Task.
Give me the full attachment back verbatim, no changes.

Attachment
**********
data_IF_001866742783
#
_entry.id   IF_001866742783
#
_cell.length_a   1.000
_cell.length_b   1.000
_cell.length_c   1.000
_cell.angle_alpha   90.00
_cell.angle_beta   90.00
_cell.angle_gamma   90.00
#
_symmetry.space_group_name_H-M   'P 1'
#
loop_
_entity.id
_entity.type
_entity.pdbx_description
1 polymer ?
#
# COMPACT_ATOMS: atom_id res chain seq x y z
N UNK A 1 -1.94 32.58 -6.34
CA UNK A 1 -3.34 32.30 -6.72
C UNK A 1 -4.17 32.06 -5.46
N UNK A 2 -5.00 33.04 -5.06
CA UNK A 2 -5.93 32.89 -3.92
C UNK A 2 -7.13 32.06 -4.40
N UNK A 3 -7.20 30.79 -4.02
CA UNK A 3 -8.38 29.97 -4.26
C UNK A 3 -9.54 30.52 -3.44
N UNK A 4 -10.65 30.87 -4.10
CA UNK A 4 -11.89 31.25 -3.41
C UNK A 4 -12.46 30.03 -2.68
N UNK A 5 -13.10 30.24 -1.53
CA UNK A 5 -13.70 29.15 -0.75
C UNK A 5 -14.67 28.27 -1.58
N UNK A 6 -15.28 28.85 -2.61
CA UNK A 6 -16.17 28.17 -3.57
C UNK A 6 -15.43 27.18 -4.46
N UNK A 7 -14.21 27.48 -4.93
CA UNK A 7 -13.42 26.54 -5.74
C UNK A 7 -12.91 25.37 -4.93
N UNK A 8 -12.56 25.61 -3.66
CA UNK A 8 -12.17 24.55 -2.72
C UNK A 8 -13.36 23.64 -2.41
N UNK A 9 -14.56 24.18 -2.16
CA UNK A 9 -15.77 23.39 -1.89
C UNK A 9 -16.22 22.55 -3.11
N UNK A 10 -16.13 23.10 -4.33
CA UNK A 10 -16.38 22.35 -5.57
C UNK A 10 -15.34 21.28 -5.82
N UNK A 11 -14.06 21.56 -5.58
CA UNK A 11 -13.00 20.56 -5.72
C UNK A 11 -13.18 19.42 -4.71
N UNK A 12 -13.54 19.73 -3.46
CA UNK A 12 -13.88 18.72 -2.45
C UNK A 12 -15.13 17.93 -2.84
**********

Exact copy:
data_IF_001866742783
#
_entry.id   IF_001866742783
#
_cell.length_a   1.000
_cell.length_b   1.000
_cell.length_c   1.000
_cell.angle_alpha   90.00
_cell.angle_beta   90.00
_cell.angle_gamma   90.00
#
_symmetry.space_group_name_H-M   'P 1'
#
loop_
_entity.id
_entity.type
_entity.pdbx_description
1 polymer ?
#
# COMPACT_ATOMS: atom_id res chain seq x y z
N UNK A 1 -1.94 32.58 -6.34
CA UNK A 1 -3.34 32.30 -6.72
C UNK A 1 -4.17 32.06 -5.46
N UNK A 2 -5.00 33.04 -5.06
CA UNK A 2 -5.93 32.89 -3.92
C UNK A 2 -7.13 32.06 -4.40
N UNK A 3 -7.20 30.79 -4.02
CA UNK A 3 -8.38 29.97 -4.26
C UNK A 3 -9.54 30.52 -3.44
N UNK A 4 -10.65 30.87 -4.10
CA UNK A 4 -11.89 31.25 -3.41
C UNK A 4 -12.46 30.03 -2.68
N UNK A 5 -13.10 30.24 -1.53
CA UNK A 5 -13.70 29.15 -0.75
C UNK A 5 -14.67 28.27 -1.58
N UNK A 6 -15.28 28.85 -2.61
CA UNK A 6 -16.17 28.17 -3.57
C UNK A 6 -15.43 27.18 -4.46
N UNK A 7 -14.21 27.48 -4.93
CA UNK A 7 -13.42 26.54 -5.74
C UNK A 7 -12.91 25.37 -4.93
N UNK A 8 -12.56 25.61 -3.66
CA UNK A 8 -12.17 24.55 -2.72
C UNK A 8 -13.36 23.64 -2.41
N UNK A 9 -14.56 24.18 -2.16
CA UNK A 9 -15.77 23.39 -1.89
C UNK A 9 -16.22 22.55 -3.11
N UNK A 10 -16.13 23.10 -4.33
CA UNK A 10 -16.38 22.35 -5.57
C UNK A 10 -15.34 21.28 -5.82
N UNK A 11 -14.06 21.56 -5.58
CA UNK A 11 -13.00 20.56 -5.72
C UNK A 11 -13.18 19.42 -4.71
N UNK A 12 -13.54 19.73 -3.46
CA UNK A 12 -13.88 18.72 -2.45
C UNK A 12 -15.13 17.93 -2.84